The tax deadline for most Americans is quickly approaching. Unless you live in a state impacted by severe weather, like California, Alabama, or Georgia, your deadline to file 2022 taxes is April 18, 2023. The good news is that, in most cases, you can prepare your taxes yourself. If you have adopted recently, these tips will help you maximize your 2022 Adoption Tax Credit claim.

Maximizing the Adoption Tax Credit

1. Educate yourself.

Check out the Adoption Tax Credit 2022 online course with two of the nation’s leading experts* on the Adoption Tax Credit. The course provides an excellent overview, including information on advocating for the return to refundability.

You can also use this course for education credits for adoption or continuing education for foster care. We provide a Certificate of Completion when you pass the quiz at the end with an 80%.

2. Get proper documentation for special needs.

When you adopt from foster care and plan to claim a child with special needs, you must have a signed and dated copy of your Adoption Assistance Eligibility Determination. Some states call this form a Subsidy Agreement.

Do you need help understanding the foster care subsidy?

3. Gather all proof of payment.

You must have proof of payment for all qualified adoption expenses, not just the receipts. Proof can be in bank statements, credit card bills, etc. You only have to submit this proof to the IRS if they request it. However, keeping it in a safe, marked file for seven years from your filing date is critical.

4. Understand qualified expenses.

Even though you can legally pay a birth mother’s expenses, they are NOT considered “qualified adoption expenses” under the Adoption Tax Credit code.

5. Claim the most significant expenses first.

Chances are good that if you adopted an infant privately or did international adoption, you will have incurred more expenses than the amount of the Adoption Tax Credit. Start with the more significant and confirmed expenses first. If you are uncertain whether a particular expense would be a “qualified adoption expense,” don’t include it.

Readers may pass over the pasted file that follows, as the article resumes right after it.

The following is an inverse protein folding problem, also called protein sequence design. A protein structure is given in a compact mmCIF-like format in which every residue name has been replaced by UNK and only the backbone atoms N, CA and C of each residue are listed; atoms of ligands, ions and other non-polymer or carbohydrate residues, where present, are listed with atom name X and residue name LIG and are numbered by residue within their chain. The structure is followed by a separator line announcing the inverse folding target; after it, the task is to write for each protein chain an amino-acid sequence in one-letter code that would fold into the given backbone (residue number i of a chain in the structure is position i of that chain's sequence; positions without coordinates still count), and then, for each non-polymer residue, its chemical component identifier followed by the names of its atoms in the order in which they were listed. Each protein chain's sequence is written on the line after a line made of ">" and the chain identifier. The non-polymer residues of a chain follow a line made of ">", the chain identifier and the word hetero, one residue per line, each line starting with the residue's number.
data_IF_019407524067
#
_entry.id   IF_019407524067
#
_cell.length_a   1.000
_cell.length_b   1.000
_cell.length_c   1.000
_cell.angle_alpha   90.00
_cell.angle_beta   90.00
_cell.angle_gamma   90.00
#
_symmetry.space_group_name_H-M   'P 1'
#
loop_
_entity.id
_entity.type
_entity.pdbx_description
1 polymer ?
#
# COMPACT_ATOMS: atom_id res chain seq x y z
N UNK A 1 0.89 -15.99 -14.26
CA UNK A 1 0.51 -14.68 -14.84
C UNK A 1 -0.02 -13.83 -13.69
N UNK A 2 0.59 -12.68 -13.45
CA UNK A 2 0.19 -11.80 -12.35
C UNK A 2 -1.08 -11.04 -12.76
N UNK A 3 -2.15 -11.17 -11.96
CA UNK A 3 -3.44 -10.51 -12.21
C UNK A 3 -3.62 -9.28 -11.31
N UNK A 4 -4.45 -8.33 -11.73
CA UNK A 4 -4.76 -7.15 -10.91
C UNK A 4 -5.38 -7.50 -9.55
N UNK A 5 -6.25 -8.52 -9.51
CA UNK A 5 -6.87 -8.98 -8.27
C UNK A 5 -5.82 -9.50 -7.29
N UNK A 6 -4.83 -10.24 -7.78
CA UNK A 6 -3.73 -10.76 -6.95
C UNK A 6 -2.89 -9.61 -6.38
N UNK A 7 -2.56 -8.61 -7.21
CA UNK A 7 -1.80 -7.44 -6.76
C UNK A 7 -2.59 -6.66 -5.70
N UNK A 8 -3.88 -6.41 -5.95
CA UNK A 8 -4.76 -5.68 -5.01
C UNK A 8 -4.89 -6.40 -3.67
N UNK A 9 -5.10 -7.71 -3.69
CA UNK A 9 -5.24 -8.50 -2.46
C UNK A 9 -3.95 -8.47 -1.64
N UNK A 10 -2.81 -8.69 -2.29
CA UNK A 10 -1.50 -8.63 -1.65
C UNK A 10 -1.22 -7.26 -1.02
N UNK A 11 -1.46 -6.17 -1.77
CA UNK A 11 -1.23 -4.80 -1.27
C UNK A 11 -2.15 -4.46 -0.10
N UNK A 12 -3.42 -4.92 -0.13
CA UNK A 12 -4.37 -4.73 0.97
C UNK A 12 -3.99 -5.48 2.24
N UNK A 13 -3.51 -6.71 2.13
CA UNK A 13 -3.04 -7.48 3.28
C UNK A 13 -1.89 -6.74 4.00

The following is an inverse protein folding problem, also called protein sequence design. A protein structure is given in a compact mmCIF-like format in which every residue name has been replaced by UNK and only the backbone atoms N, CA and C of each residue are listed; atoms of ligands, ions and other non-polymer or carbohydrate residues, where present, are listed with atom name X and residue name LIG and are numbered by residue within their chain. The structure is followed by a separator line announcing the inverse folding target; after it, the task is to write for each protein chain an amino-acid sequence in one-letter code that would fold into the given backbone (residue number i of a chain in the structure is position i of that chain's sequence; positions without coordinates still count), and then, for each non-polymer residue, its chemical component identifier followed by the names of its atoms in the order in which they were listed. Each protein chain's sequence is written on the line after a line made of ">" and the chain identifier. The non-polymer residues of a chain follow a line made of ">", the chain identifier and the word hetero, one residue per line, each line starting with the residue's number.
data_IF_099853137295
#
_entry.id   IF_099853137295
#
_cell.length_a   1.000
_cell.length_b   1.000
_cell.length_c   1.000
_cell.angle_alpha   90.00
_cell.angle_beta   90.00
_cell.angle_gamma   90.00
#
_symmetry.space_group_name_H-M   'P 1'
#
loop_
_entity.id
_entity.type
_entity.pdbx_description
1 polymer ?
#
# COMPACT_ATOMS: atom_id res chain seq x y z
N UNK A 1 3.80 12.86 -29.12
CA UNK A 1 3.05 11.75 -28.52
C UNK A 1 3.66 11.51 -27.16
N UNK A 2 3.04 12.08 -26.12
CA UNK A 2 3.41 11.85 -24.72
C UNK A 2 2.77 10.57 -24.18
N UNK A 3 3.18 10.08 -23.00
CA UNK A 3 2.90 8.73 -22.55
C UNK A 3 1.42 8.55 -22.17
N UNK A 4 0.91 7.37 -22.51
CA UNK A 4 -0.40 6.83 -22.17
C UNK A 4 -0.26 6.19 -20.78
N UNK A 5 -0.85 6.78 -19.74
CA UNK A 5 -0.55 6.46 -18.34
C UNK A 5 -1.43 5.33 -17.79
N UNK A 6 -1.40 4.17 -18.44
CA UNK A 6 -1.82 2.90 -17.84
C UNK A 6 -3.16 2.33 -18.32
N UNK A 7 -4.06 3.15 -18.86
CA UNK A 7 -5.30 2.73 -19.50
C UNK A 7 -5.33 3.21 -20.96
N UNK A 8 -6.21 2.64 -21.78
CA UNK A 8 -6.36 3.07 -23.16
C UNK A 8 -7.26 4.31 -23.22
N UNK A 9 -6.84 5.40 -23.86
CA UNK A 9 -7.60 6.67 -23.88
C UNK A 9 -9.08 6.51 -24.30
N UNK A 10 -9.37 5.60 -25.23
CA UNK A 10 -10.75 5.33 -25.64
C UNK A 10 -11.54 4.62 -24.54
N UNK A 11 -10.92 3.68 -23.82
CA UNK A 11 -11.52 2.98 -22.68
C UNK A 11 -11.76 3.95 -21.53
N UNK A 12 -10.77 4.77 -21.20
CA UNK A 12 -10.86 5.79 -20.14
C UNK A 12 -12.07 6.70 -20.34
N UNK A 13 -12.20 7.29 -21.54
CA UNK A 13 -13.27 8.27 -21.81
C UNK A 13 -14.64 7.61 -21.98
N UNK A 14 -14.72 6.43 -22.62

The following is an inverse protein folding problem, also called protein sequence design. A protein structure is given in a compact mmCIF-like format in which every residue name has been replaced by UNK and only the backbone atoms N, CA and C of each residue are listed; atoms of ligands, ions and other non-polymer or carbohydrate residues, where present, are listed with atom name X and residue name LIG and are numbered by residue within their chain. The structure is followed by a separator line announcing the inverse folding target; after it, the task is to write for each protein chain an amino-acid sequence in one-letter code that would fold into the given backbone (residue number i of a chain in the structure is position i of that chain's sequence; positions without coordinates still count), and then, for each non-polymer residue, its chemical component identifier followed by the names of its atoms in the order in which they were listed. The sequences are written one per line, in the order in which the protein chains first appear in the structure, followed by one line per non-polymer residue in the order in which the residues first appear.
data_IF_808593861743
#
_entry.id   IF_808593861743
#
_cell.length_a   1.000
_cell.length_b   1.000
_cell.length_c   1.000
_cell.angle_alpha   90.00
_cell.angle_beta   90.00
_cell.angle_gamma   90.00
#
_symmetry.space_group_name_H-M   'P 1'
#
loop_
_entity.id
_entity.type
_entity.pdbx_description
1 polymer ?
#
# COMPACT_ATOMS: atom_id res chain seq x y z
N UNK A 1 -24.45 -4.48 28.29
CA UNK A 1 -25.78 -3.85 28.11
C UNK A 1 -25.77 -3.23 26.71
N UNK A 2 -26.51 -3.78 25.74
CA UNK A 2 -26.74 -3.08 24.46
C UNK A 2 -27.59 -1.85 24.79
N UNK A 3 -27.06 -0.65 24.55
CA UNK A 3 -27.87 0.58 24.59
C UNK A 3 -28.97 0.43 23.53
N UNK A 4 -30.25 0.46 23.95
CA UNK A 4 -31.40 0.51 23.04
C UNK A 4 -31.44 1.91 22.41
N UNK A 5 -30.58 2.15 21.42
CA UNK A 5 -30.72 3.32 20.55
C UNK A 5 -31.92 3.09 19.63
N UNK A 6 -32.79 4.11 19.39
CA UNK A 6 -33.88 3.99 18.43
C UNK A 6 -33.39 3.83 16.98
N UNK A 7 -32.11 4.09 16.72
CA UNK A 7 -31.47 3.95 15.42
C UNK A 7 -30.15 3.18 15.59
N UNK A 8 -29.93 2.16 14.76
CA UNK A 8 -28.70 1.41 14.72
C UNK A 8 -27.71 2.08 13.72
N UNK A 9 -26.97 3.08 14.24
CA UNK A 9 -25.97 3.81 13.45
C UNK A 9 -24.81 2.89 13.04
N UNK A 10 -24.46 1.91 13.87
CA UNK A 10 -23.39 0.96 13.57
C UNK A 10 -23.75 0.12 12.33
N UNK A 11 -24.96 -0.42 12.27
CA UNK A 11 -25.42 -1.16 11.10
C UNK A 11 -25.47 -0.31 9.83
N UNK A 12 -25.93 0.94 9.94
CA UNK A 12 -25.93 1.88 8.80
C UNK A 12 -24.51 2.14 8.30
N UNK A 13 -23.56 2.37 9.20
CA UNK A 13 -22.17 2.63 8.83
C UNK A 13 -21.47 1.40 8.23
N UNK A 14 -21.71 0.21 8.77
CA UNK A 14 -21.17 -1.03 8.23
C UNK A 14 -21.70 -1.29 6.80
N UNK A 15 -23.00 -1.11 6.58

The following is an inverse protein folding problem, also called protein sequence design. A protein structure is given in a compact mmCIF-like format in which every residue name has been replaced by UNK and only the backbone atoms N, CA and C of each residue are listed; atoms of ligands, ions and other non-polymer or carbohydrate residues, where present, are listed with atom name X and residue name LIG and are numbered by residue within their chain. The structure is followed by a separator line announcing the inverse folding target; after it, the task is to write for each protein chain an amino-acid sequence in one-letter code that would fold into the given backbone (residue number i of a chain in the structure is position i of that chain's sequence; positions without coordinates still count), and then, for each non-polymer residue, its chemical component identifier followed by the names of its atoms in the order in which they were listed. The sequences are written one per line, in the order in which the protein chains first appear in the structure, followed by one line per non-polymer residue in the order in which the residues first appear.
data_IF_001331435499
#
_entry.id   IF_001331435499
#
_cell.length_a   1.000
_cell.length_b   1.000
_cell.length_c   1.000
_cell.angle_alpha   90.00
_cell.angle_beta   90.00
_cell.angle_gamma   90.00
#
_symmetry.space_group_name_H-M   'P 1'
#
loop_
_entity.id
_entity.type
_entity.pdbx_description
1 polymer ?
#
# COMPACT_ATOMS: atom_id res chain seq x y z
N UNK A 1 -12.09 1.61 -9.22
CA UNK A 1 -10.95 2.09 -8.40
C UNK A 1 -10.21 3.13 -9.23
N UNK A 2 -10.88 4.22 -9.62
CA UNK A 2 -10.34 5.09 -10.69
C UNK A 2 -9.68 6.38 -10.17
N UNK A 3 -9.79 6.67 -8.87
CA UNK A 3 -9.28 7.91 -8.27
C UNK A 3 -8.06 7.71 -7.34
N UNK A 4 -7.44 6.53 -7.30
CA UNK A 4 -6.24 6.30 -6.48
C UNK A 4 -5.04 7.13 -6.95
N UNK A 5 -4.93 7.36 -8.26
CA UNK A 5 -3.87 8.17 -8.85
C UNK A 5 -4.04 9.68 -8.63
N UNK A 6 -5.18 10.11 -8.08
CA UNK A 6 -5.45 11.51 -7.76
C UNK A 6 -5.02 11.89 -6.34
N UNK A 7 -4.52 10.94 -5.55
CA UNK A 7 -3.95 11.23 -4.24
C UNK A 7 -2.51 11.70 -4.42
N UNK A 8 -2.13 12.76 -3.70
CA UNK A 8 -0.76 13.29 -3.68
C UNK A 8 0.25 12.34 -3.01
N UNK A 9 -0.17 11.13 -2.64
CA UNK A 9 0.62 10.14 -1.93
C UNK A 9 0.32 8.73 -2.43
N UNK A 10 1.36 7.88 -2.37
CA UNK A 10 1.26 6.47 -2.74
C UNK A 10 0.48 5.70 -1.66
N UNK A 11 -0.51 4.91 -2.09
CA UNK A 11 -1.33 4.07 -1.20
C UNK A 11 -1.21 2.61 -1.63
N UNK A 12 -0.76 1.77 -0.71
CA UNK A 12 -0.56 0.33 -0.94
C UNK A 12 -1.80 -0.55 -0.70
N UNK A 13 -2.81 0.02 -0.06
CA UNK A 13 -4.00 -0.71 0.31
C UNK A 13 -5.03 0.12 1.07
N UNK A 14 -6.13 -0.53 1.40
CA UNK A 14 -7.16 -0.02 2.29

6. Keep it in a safe place.

All your taxes and Adoption Tax Credit documentation should be stored safely and clearly marked. Keep them for seven years from the filing date in case the IRS audits your returns or the Adoption Tax Credit becomes refundable again.

7. Make good copies.

All the originals of your records, proof of payment, and related documents should be copied and stored in a safe place, especially for any foreign documents you hold. They may fade quickly and become illegible within a few years.

8. Keep name changes consistent.

Be sure to change the name on your child’s social security card once the adoption is final. The child’s name on the adoption decree should match their social security card.

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9. Mark it all!

If you file a paper tax return, must amend your return, or the IRS asks for documentation, write the primary taxpayer’s name and social security number in red permanent marker at the top of each paper you submit. Please put it in the same spot at the top of each page (e.g., top right).

10. Choose an experienced tax preparer.

Avoid assuming that every tax preparer you contact will know about the Adoption Tax Credit! By asking them key questions, you can gauge their experience and comfort with maximizing your claim.

If they tell you something that conflicts with information in the Adoption Tax Credit Headquarters resources or the most current Adoption Tax Credit podcast, ask if you can send them the link to the podcast.

Before you agree to pay them a “research fee,” ask the tax preparer to read the Instructions to IRS Form 8839 thoroughly. They can get most of their questions answered there. Remember that if your tax preparer is uninformed or inexperienced in the Adoption Tax Credit, you can switch gears to use a knowledgeable tax preparer located in another state if they work remotely, which many do.

What to Do if You Need MORE Help

We are grateful for our guest experts* who appear annually on our Adoption Tax Credit podcast. They have extensive resources and offered their contact information to our readers for additional support.

Have you filed your taxes yet? We’d love to hear your ideas for making the process smooth!

Image Credits: Tara Winstead; Arina Krasnikova; Nataliya Vaitkevich